Volume 37 Number 5 | October 2023
Pat Tille, PhD, MLS(ASCP), AHI(AMT), FACSc, ASCLS President-Elect
As I embark on the upcoming year as the ASCLS president-elect, I thought I would reflect on my professional career and why taking the next step can be an opportunity for anyone. For those in ASCLS who know me, becoming the ASCLS president was not on my list of things to do. But in all honesty, my career path was never planned. For those who do not know me, let me give you a brief synopsis.
When I graduated from high school, I was unsure of my career path, as many young adults are. My family was not able to provide the funding for me to attend college at that time. One morning in April, I woke up and my car had been vandalized. We called the local authorities, and Officer Baumgarten, known as “Boomer,” as I would find out, came to take the report. He asked me what my future plans were and suggested I look into applying to the Sioux Falls Police Department (SFPD) as a cadette. Cadettes went through all the same testing and hiring processes as full officers but were not 21 years old at the time of hire, and therefore unable to carry a firearm or legally serve as a full officer. Well, I took his advice, and by the next spring, I was in training for the SFPD. As a young, impressionable 19-year-old, I spent two years working in the 911 Emergency Communication Center learning all the codes for crimes and radio codes for communication. They are different.
When I turned 21, I attended the Division of Criminal Investigation (DCI) School in Pierre, South Dakota. At the time, I was five months pregnant with our second child. If you think the male officers were nervous about having female officers, it was interesting to watch them panic when I did 50 sit-ups in the physical agility classes we had daily, as well as tried to fit on a gun belt for target practice, or a seat belt for emergency vehicle operation training. As the story goes, I successfully completed my training at the police academy and went on to serve in the SFPD for approximately eight years, primarily in the Patrol Division and Detective Bureaus. After having two children, it was time to move on to a more “traditional” female career. That was the trend at the time.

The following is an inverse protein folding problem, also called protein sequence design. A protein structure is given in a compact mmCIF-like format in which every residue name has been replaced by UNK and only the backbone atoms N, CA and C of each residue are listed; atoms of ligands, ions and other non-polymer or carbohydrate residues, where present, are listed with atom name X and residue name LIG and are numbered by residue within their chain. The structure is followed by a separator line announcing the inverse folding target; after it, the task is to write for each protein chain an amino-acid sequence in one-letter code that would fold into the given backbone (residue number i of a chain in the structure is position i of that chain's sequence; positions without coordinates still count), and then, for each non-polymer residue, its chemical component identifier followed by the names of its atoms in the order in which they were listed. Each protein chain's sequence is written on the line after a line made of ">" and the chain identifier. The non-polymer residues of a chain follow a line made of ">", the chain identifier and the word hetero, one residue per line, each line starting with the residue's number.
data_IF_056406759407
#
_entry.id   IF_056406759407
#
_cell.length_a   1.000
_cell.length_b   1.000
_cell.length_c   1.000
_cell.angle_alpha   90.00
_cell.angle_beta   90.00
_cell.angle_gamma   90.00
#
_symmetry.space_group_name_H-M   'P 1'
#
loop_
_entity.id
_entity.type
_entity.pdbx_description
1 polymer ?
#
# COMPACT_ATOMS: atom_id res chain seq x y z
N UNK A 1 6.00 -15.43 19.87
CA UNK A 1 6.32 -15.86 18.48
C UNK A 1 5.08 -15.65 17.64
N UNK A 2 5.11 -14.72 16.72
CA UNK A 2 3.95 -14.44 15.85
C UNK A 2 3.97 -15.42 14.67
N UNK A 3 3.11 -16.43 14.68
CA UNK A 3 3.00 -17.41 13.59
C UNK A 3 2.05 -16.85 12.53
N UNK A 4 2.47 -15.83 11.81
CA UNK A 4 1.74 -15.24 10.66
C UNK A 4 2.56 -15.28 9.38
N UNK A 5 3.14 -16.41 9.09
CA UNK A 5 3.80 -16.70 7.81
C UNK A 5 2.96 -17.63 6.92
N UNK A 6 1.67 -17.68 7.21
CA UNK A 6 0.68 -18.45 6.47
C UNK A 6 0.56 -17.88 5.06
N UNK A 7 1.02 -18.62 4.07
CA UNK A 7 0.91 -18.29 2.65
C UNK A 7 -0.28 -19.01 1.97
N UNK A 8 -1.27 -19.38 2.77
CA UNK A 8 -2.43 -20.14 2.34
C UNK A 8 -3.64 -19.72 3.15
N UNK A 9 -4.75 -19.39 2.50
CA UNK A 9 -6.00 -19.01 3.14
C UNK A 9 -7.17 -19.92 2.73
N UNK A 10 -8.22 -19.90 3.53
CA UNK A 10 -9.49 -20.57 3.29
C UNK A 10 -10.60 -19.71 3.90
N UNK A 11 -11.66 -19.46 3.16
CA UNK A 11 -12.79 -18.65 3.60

As a mother of two—and later four—attending college was more feasible as I was able to secure federal student loans. And little did I know, I would still be paying on those today, three decades later! I began as a business major with the intent to go to law school, as a Sioux Falls law firm offered to pay for my schooling once I completed my bachelor’s degree. There were not too many police officers that become lawyers, and definitely not female officers. Unfortunately, or fortunately, the business classes bored me, although I was getting straight As. I took a biology course, fell in love with science, and continued my path, not knowing where it may lead me. During the completion of that degree, one of our children became hospitalized at Sioux Valley Hospital, now Sanford, and I was studying botany one day in her room. A phlebotomist or a technologist (I have no idea which) came in and took a blood sample from our daughter. They asked me what I was going to do with my biology degree, and of course, I had no idea. They suggested I talk to the medical laboratory science (MLS) program director at the hospital, as it was a good option for a career. You know what happened after that!
“I can assure you I would not have had the opportunities or the successes along the way without the mentorship, friends, and colleagues I have met in ASCLS.”